The size of the PMC’s could vary from small bands of mercenaries to entire brigades or divisions and their equipment was just as varied – from antiquated vehicles mothballed even by third world militaries to cutting edge machines, purchased from those arms dealers approved by the ISD. For these dealers the contract with the ISD was very beneficial: for their promise not to supply anyone considered to be the enemy of the ISD, the authorities tended to look the other way when it came to the means the dealers employed when “acquiring” their stock. The most successful of these dealers signed exclusive contracts with the largest private forces, making them some of the richest men and women on Earth.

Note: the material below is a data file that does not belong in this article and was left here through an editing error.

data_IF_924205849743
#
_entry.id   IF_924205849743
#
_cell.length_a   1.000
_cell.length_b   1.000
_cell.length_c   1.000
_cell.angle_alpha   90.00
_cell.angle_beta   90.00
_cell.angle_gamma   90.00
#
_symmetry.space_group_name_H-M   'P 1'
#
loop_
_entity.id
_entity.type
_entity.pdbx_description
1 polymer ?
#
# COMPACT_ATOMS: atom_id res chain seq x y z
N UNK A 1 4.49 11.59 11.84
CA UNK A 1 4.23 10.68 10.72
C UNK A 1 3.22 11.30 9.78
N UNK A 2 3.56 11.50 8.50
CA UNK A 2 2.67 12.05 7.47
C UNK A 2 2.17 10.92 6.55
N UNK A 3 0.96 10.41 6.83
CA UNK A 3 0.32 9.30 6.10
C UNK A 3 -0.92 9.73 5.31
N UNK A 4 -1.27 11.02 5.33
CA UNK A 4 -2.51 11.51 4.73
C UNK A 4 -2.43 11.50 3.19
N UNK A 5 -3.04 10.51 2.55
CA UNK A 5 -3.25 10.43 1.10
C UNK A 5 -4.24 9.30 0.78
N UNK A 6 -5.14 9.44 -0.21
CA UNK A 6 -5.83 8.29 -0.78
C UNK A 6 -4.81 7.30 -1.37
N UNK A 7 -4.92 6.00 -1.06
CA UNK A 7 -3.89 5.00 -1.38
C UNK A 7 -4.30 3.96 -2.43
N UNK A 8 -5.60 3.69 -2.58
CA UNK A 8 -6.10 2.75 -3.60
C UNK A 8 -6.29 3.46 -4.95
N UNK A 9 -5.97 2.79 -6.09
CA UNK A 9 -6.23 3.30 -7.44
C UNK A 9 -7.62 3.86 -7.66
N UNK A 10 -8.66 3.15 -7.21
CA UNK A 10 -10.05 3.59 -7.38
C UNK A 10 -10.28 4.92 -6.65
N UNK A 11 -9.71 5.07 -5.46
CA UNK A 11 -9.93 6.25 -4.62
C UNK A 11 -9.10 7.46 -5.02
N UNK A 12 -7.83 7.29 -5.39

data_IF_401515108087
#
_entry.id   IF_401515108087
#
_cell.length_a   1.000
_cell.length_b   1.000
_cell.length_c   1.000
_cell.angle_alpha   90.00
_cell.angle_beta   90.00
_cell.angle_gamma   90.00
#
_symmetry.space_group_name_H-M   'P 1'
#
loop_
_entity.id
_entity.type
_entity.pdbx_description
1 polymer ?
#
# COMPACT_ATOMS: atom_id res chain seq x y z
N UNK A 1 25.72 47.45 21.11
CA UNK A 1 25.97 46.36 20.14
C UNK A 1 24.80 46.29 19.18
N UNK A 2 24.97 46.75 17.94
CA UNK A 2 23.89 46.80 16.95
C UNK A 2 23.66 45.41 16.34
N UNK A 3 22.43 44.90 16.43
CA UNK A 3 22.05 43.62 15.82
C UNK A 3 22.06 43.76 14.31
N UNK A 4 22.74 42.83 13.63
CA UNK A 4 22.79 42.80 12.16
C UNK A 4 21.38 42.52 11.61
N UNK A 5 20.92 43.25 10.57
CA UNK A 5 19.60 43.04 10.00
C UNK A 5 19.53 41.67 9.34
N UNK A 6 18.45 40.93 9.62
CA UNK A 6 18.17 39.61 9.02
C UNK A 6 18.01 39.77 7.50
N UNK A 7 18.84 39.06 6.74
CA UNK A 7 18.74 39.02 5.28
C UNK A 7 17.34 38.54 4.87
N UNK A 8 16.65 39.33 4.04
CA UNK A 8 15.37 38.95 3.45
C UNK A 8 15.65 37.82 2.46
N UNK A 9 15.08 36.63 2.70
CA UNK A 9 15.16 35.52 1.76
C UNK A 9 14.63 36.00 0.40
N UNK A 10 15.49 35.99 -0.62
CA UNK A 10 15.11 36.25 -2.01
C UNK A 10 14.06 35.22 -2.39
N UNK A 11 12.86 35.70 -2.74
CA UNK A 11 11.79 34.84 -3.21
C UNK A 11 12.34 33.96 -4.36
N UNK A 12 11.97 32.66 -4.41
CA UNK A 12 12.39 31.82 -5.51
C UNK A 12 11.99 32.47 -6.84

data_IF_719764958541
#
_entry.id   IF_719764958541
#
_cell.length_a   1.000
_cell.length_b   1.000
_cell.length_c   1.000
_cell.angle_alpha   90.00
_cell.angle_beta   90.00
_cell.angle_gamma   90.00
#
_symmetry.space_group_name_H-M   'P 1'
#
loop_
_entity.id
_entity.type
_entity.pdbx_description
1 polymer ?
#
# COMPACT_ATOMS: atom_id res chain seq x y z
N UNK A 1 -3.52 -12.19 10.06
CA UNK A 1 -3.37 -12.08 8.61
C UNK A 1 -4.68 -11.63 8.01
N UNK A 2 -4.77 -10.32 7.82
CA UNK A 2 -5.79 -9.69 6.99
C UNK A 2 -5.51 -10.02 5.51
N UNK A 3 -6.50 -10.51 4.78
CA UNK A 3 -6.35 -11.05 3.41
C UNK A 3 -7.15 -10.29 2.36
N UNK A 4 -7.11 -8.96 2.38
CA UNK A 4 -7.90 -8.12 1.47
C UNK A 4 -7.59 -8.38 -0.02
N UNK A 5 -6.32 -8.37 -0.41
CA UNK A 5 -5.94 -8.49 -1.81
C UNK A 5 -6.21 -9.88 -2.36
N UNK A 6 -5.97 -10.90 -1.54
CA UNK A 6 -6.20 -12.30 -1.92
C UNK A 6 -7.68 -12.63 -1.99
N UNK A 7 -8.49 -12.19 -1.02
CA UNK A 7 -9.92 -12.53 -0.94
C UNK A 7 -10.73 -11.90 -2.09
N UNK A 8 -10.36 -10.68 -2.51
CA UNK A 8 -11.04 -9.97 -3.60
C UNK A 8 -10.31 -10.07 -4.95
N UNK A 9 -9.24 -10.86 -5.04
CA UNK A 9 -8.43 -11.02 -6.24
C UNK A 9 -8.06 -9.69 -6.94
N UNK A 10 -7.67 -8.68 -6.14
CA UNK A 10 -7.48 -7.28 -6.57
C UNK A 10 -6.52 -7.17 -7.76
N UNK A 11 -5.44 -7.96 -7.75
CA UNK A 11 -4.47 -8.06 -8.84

Unfortunately this system brought its own pitfalls with it. Cases of mercenary units going rogue or switching sides were not uncommon, and for years it took the combined might of the ISD and the loyalists to crush such rebels completely and to make examples of them. Nevertheless, the system has proven effective and by early 2030’s the PMC’s were already the dominant and, in reality, only force capable of dealing with major crises in contested regions.
As we approach the middle of the 21st century it is no longer in question, the world is on fire. The combined strength of the loyal PMC’s is now the only hope for keeping the earth from returning to another dark age. Whether they will be successful remains to be seen...